Aug 10 2016


Before jumping into what a closures, we need to examine a supporting topic: free variables.

A free variable is a variable that is available to the function but is not defined locally nor is a parameter. It is probably best to lean on an example to explain this.

def f(x):
    local_to_f = "local_to_f"

    def g(y):
        local_to_g = "local_to_g"

The function f has two bound variables, the parameter x and the local variable local_to_f. Similarly, h has the parameter y and the local variable local_to_g.

g also has a free variable, local_to_f. This is free variable because it is not defined locally (i.e. within the definition of g) and it is not a parameter to the function.

The name is a bit unfortunate. I imagine the term derives from the converse of a bound variable.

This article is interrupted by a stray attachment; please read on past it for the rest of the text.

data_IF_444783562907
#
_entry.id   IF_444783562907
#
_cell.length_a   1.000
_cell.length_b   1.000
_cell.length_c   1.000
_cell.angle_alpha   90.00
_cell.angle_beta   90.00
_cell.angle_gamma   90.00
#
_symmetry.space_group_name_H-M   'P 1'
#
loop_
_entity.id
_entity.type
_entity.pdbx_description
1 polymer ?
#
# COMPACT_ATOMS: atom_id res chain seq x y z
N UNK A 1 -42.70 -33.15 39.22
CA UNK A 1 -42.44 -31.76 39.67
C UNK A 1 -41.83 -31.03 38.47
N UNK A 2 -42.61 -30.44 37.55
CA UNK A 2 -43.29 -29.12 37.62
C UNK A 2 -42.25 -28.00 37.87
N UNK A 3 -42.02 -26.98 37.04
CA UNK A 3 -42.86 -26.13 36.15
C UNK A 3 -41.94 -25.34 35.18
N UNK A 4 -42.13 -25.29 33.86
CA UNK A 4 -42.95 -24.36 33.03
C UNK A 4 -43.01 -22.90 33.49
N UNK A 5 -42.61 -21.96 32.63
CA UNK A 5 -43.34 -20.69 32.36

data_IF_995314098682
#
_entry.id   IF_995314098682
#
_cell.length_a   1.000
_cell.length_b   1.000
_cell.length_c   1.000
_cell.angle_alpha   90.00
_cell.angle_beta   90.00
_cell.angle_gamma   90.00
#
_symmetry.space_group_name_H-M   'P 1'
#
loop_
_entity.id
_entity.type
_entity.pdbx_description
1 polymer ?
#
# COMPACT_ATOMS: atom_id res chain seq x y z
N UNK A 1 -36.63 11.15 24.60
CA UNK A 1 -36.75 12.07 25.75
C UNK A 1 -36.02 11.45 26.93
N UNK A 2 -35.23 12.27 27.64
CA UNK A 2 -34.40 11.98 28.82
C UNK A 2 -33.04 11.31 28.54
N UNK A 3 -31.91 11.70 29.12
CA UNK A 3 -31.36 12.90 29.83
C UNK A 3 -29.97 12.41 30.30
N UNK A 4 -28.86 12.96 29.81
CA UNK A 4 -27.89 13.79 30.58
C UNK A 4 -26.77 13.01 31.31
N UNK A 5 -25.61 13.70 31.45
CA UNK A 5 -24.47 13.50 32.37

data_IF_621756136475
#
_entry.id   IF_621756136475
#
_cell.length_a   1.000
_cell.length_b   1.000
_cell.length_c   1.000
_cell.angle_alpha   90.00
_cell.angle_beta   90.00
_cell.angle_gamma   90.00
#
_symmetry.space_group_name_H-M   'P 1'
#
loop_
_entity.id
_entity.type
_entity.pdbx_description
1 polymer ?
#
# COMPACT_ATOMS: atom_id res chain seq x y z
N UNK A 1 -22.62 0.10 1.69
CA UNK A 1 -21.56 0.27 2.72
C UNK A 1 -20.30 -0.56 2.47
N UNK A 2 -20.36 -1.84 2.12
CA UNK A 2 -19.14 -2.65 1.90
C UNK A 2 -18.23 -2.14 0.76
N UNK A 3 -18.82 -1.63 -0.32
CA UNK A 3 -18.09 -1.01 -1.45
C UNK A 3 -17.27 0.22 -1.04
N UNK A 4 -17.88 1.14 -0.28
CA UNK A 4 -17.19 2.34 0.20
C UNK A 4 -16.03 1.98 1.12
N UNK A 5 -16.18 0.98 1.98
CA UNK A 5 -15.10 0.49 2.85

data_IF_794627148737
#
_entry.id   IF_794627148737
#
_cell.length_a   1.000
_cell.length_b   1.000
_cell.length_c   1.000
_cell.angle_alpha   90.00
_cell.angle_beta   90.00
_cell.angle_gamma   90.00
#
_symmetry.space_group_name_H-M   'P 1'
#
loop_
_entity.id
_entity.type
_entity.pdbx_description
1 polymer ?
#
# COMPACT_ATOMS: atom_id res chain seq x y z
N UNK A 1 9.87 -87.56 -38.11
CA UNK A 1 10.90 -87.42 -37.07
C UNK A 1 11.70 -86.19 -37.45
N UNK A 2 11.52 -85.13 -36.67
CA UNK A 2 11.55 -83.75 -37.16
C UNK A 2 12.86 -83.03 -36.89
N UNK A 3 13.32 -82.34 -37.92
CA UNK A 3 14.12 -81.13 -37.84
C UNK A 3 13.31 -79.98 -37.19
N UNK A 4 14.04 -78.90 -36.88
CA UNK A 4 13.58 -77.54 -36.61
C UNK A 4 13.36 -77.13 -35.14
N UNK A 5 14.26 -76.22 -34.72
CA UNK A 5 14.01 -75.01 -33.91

On to closures

A closure is a function that references free variables. That is it. The implementation of closures in a language is surely not as simple, but from the outside, this is all we really need to know.

Let’s look at another example.

(defn f [x]
  (fn [] (+ 10 x)))

(def a-closure (f 20))

; => 30

The anonymous function created in f is a closure because it has a free variable x.

On the other hand, this would not be a closure because the function returned by f does not have any free variables.

(defn f []
  (fn [x] (+ 10 x)))

(def not-a-closure (f))

(not-a-closure 20)
; => 30


Once you understand lexical scope, and free variables, closures become relatively simple. The term free variables isn’t the most intuitive name, which can cause some issues, especially when the definition of a closure relies on that confusing terminology. (This is the reason I covered it before going into to closures.)


tags:closureslexical closuresfree variables

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